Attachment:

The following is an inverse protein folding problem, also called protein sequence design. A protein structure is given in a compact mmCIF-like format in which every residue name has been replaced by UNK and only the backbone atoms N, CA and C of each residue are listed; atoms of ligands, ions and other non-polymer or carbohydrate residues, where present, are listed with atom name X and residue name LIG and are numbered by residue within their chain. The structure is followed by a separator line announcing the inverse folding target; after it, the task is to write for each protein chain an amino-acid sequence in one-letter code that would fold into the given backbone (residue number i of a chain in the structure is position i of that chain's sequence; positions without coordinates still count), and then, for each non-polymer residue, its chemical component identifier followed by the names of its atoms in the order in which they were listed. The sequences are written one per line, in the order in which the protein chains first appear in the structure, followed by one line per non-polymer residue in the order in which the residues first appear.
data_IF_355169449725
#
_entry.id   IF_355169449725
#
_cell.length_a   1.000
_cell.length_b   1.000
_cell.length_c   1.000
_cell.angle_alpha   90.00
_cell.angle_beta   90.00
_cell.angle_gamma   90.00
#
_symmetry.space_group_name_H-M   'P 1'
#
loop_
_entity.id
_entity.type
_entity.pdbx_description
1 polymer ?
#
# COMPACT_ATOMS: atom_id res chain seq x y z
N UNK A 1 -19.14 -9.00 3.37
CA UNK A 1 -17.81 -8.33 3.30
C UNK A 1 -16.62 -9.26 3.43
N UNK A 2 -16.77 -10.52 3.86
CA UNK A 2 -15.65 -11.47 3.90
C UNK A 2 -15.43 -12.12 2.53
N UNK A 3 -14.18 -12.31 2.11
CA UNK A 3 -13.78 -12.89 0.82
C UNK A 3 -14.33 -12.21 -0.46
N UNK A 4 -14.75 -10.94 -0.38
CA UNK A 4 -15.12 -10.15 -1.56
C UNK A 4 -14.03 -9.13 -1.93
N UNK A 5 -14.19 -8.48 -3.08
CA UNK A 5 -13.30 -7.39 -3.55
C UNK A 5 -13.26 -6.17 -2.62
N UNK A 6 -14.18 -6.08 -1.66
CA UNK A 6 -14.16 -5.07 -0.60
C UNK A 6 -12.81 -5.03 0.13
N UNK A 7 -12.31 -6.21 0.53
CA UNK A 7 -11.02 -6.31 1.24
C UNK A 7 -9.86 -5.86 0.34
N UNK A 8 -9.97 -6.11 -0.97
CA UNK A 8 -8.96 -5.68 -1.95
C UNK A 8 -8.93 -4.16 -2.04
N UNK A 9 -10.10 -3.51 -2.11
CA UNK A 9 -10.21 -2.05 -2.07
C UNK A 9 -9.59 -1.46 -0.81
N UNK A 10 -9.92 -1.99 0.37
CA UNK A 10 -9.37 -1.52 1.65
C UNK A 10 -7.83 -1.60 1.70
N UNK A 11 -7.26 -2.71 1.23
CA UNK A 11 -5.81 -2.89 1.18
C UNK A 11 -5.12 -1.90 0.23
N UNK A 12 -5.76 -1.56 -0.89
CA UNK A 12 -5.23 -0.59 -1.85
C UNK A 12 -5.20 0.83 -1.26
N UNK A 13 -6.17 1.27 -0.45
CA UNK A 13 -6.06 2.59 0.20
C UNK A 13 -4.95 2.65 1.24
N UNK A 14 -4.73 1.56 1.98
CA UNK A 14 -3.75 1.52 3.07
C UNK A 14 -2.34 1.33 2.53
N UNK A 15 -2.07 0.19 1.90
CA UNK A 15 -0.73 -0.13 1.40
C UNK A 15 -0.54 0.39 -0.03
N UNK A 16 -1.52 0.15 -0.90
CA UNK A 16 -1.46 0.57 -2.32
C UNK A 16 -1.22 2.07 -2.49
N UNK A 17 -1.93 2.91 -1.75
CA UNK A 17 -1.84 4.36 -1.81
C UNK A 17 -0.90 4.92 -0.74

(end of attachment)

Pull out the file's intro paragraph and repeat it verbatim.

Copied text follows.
The following is an inverse protein folding problem, also called protein sequence design. A protein structure is given in a compact mmCIF-like format in which every residue name has been replaced by UNK and only the backbone atoms N, CA and C of each residue are listed; atoms of ligands, ions and other non-polymer or carbohydrate residues, where present, are listed with atom name X and residue name LIG and are numbered by residue within their chain. The structure is followed by a separator line announcing the inverse folding target; after it, the task is to write for each protein chain an amino-acid sequence in one-letter code that would fold into the given backbone (residue number i of a chain in the structure is position i of that chain's sequence; positions without coordinates still count), and then, for each non-polymer residue, its chemical component identifier followed by the names of its atoms in the order in which they were listed. The sequences are written one per line, in the order in which the protein chains first appear in the structure, followed by one line per non-polymer residue in the order in which the residues first appear.